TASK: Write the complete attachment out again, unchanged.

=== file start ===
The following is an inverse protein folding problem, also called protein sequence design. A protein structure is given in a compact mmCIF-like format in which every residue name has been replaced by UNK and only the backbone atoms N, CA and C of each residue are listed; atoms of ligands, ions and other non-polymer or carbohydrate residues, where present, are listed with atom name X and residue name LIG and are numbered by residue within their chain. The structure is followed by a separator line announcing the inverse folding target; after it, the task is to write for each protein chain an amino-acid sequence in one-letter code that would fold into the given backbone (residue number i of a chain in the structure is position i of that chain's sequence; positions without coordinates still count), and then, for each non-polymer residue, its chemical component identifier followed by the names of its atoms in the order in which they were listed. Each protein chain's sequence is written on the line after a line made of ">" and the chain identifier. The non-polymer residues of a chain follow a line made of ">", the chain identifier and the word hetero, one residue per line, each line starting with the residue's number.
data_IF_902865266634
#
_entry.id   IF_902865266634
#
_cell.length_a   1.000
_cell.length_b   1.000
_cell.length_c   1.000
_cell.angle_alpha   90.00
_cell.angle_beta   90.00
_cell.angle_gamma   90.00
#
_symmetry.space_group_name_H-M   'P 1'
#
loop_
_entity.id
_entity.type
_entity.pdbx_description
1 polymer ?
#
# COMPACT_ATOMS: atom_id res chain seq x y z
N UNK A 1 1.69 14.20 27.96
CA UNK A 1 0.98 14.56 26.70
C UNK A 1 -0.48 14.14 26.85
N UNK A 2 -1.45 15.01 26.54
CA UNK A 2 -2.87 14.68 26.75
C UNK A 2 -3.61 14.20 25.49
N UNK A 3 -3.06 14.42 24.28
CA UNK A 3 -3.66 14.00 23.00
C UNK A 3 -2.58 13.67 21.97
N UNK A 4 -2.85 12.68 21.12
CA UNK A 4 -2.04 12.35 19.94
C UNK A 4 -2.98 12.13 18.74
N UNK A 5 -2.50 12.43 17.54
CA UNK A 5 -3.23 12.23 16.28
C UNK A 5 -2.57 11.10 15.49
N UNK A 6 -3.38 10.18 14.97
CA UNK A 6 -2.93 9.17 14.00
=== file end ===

The following is an inverse protein folding problem, also called protein sequence design. A protein structure is given in a compact mmCIF-like format in which every residue name has been replaced by UNK and only the backbone atoms N, CA and C of each residue are listed; atoms of ligands, ions and other non-polymer or carbohydrate residues, where present, are listed with atom name X and residue name LIG and are numbered by residue within their chain. The structure is followed by a separator line announcing the inverse folding target; after it, the task is to write for each protein chain an amino-acid sequence in one-letter code that would fold into the given backbone (residue number i of a chain in the structure is position i of that chain's sequence; positions without coordinates still count), and then, for each non-polymer residue, its chemical component identifier followed by the names of its atoms in the order in which they were listed. Each protein chain's sequence is written on the line after a line made of ">" and the chain identifier. The non-polymer residues of a chain follow a line made of ">", the chain identifier and the word hetero, one residue per line, each line starting with the residue's number.
data_IF_902865266634
#
_entry.id   IF_902865266634
#
_cell.length_a   1.000
_cell.length_b   1.000
_cell.length_c   1.000
_cell.angle_alpha   90.00
_cell.angle_beta   90.00
_cell.angle_gamma   90.00
#
_symmetry.space_group_name_H-M   'P 1'
#
loop_
_entity.id
_entity.type
_entity.pdbx_description
1 polymer ?
#
# COMPACT_ATOMS: atom_id res chain seq x y z
N UNK A 1 1.69 14.20 27.96
CA UNK A 1 0.98 14.56 26.70
C UNK A 1 -0.48 14.14 26.85
N UNK A 2 -1.45 15.01 26.54
CA UNK A 2 -2.87 14.68 26.75
C UNK A 2 -3.61 14.20 25.49
N UNK A 3 -3.06 14.42 24.28
CA UNK A 3 -3.66 14.00 23.00
C UNK A 3 -2.58 13.67 21.97
N UNK A 4 -2.85 12.68 21.12
CA UNK A 4 -2.04 12.35 19.94
C UNK A 4 -2.98 12.13 18.74
N UNK A 5 -2.50 12.43 17.54
CA UNK A 5 -3.23 12.23 16.28
C UNK A 5 -2.57 11.10 15.49
N UNK A 6 -3.38 10.18 14.97
CA UNK A 6 -2.93 9.17 14.00